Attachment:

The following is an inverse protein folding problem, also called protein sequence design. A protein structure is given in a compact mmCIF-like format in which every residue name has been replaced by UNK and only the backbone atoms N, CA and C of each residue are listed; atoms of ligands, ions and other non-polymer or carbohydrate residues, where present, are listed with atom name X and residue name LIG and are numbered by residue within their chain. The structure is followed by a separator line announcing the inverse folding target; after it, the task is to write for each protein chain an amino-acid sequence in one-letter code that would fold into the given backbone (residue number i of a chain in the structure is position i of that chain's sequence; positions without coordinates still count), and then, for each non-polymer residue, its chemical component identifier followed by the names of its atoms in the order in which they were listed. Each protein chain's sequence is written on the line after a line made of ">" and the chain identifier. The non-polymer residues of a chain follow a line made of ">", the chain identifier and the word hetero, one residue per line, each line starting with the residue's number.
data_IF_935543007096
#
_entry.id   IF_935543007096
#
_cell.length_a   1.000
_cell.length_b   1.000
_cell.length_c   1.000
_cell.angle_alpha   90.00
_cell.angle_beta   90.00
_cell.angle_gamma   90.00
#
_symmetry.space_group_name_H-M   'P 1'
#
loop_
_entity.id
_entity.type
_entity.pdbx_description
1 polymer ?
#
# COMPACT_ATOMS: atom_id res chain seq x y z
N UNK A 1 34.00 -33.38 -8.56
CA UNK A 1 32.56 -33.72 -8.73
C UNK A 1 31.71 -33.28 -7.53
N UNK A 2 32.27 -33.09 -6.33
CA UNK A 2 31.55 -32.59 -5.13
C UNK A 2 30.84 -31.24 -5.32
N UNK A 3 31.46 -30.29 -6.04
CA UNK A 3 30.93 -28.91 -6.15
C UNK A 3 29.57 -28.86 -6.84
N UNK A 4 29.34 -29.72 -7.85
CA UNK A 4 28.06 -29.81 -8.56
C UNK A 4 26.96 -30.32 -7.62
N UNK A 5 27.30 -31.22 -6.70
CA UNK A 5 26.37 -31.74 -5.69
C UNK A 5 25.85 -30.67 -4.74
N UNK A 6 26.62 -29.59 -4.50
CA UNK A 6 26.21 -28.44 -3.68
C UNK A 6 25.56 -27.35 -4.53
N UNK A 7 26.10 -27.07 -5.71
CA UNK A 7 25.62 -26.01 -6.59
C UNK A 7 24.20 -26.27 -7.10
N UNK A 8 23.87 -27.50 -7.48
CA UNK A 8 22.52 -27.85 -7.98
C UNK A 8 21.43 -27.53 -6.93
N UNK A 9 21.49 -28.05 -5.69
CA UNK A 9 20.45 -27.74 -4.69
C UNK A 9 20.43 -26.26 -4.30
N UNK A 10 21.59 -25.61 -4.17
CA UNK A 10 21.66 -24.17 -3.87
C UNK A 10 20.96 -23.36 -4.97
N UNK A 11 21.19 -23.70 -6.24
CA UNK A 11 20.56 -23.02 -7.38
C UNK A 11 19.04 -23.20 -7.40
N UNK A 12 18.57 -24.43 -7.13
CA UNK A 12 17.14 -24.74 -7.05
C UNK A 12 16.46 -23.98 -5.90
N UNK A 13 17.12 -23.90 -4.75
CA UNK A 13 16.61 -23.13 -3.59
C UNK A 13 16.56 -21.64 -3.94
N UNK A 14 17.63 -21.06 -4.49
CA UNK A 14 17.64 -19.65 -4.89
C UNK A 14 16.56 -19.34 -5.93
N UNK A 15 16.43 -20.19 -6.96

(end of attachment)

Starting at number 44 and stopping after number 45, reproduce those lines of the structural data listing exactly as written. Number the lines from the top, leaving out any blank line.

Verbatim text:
CA UNK A 8 22.52 -27.85 -7.98
C UNK A 8 21.43 -27.53 -6.93